The Texas housing market continued its strong home price growth in 2016, according to the latest Case-Shiller Home Price Indices.
From March to April (the most recent month of available data), Dallas home prices – the Case-Shiller does not track Houston’s market – grew 1.3 percent, while year-over-year prices rose 8.6 percent; as with past months, Dallas’ yearly growth was among the strongest in the nation, and was far ahead of the national averages.
Here is a detailed chart on the home price breakdown:
|Metro Area||Price Increase – March to April||One-Year Change in Prices|
National home prices continue their ascent
Nationwide, the Case-Shiller was more of the same:
- The National Home Price Index rose 5.0 percent year-over-year in April, with the 10- and 20-City Composites rising 4.7 and 4.8 percent, respectively.
- Portland, Seattle, and Denver reported the highest year-over-year gains among the 20 cities Case-Shiller tracks, with increases of 12.3, 10.7, and 9.5 percent.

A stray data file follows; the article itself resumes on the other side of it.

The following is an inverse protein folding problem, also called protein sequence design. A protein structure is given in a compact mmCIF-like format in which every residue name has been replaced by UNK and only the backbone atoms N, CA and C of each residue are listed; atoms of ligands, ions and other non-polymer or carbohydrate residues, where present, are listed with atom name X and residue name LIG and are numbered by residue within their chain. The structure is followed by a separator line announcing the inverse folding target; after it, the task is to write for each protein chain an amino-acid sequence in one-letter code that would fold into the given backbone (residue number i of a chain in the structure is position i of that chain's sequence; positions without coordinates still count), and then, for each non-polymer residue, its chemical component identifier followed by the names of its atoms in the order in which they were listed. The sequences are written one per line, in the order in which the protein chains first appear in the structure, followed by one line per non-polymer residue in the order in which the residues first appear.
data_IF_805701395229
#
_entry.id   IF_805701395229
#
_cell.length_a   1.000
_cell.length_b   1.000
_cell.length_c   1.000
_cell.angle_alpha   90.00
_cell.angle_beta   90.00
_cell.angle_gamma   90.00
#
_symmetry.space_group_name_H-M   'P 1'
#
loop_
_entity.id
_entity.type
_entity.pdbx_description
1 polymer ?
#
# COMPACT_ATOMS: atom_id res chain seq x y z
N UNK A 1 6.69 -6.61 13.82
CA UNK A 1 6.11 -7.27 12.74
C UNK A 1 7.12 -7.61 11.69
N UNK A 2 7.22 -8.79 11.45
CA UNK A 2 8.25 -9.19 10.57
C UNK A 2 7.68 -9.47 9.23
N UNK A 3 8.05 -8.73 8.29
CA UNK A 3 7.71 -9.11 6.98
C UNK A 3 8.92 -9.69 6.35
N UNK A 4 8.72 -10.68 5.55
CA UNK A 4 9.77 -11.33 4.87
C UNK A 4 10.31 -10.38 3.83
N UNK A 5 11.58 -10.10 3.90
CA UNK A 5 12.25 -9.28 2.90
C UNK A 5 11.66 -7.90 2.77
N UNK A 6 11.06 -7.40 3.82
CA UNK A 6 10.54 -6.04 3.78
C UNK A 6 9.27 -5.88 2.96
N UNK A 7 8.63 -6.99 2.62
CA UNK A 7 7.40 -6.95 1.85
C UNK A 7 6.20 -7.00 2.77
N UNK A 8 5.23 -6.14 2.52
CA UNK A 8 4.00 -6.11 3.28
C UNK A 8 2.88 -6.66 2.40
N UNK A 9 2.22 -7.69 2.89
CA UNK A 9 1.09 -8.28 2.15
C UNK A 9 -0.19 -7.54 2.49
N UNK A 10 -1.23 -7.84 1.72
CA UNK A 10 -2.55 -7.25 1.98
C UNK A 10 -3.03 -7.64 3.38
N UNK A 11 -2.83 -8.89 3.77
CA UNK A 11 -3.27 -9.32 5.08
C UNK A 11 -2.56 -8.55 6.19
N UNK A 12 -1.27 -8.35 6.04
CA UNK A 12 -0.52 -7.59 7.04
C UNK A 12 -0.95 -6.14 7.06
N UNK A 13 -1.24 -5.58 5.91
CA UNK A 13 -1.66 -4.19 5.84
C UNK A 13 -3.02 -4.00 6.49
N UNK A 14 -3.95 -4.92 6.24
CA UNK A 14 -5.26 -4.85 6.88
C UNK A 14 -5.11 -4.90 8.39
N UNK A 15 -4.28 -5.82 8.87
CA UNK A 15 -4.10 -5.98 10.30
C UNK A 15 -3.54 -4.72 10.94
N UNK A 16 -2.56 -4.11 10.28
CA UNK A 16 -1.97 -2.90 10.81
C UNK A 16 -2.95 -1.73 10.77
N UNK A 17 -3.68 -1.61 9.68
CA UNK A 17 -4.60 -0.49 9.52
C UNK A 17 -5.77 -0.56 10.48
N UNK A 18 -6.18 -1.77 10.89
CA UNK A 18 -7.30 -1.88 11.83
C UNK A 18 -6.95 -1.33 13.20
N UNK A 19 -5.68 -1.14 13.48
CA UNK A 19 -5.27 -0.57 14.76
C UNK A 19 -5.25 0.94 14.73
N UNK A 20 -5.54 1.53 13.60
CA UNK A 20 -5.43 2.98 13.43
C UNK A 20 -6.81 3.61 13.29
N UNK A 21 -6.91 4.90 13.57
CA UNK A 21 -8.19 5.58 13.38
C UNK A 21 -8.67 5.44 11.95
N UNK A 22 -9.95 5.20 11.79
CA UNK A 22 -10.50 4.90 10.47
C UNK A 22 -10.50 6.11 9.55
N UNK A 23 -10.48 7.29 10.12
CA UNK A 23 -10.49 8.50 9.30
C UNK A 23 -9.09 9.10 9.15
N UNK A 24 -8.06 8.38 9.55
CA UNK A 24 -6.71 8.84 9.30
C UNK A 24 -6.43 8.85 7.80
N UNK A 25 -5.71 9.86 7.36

- Month-over-month, the National Index rose 1.0 percent, while the 10- and 20-City Composites rose 1.0 and 1.1 percent. After seasonal adjustments, though, the National Index was up just 0.1 percent, while the 20-City Composite was up 0.5 percent.
“The outlook is not without … uncertainty”
David M. Blitzer, the managing director and chairman of the Index Committee at S&P Dow Jones Indices, stated in the Case-Shiller report that April’s home price increases reflect the overall positivity of the economy, particularly low unemployment and mortgage rates.
However, Blitzer did add that uncertainty remains, especially with the recent developments in Europe.
“The outlook is not without a lot of uncertainty and some risk,” he said. “Last week’s vote by Great Britain to leave the European Union is the most recent political concern, while the U.S. elections in the fall raise uncertainty and will distract homebuyers and investors in the coming months. The details in the S&P/Case-Shiller Home Price data also hint at possible softness. Seasonally adjusted figures in the report show that three cities saw lower prices in April compared to only one city in March. Among the 20 cities, 16 saw either declines or smaller increases in monthly prices in the seasonally adjusted numbers.”